The first leadership conference since GAFCON in 2008 is underway in London.As is always the case when orthodox Anglicans meet, beware of biased reporting, especially from news sources across the pond. Here is how the BBC is reporting the meeting (emphasis original).
200 clergy and lay leaders, men and women from more than 25 countries, are gathered in London this week.
The meeting was the initiative of GAFCON primates through the Fellowship of Confessing Anglicans (FCA), which was established after the Jerusalem meeting in 2008.
It follows the latest meeting of the GAFCON/FCA primates council, chaired by the Most Rev’d Eliud Wabukala, Archbishop of the Anglican Church of Kenya.
A media statement is due on Monday (UK time).
Archbishop Peter Jensen is the General Secretary of the FCA, and several Sydney delegates attended the conference, including Dr Mark Thompson, Peter Rogers and Malcolm RIchards from CMS, Dr Claire Smith and lawyer Gillian Davidson as well as the Rector of Cherrybrook, Gav Poole who played a leading organisational role.
Delegates came from other parts of Australia, South Pacific, Asia, Africa, the Middle east and from across the UK.
It is being held at St Mark’s, Battersea Rise and will hear from by speakers including Bishop Michael Nazir-Ali, the Rev. Dr. Ashley Null, and Bishop John Akao.
Against the backdrop of the increasingly liberal path chosen by the US Episcopal Church, the consecration of openly homosexual bishops and clergy and denial of basic biblical doctrines in some Northern hemisphere provinces, Abp Wabukala expressed the hope that God would bless the conference by “turning this present crisis moment into a visionary future.”
Leaders of a worldwide dissident Anglican movement are meeting in London to discuss how to sustain traditional Christian beliefs.
The Fellowship of Confessing Anglicans (FCA) grew out of concern over developments in some national Churches.
Many Anglicans, particularly in Africa, object to the ordination of gay bishops in the US.
Some 200 delegates from 29 countries are expected to attend the leadership conference at a south London church.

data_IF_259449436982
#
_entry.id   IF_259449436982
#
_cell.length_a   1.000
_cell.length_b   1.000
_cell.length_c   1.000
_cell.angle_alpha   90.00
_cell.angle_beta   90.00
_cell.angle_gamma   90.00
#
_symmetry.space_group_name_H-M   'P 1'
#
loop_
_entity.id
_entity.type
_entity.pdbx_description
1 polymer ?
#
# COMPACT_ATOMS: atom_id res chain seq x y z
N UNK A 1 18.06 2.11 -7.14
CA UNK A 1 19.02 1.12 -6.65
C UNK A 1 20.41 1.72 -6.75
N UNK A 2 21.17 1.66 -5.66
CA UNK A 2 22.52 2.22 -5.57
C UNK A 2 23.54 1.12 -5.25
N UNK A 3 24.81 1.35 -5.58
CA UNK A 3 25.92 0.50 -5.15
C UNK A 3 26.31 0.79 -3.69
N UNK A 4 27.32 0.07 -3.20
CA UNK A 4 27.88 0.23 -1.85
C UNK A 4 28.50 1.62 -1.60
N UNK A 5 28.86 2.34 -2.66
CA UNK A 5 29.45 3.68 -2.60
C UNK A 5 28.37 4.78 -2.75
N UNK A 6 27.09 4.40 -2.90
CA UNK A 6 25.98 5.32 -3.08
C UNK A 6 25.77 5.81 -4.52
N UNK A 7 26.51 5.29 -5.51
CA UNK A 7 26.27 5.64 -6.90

The FCA was founded following the Gafcon (Global Anglican Future) conference in Jerusalem in 2008.Included in the report is a photograph of the meeting place, with the caption, "Dissident Anglicans are meeting at St Mark's Church."
The fellowship was an attempt by more traditional Christians to re-assert what its leaders regard as authentic biblical teaching.
The conference is being held at St Mark's church in Battersea Rise.
One of the participants, Archbishop of Sydney Peter Jensen, has described the FCA as "the only game in town".
"It is a point of rallying Anglicans from around the world. Of exciting them again about the gospel of Jesus.
"It is the mainstream. It represents, the people involved in it, represents the vast majority of Anglicans," Archbishop Jensen told BBC correspondent John McManus.
Archbishop Jensen said he appreciated that the current head of the Anglican Communion, the Archbishop of Canterbury Rowan Williams, has had a difficult job in trying to keep the organisation united in the face of widely-differing world views.
St Mark's Church
Dissident Anglicans? Um, no. Dissidents, historically, are people who disagree with established teaching. GAFCON and FCA exist specifically for the preservation and propagation of the established teaching of the Anglican Communion. The Anglican tradition is no stranger to dissidents, of course, but the term, like Anglican tradition, is not subject to redefinition according to the whims of certain trendy British and American clerics. It would be more accurate, in fact, to refer to the trendy ones as the dissidents, but we learned long ago not to expect that kind of accuracy from the media.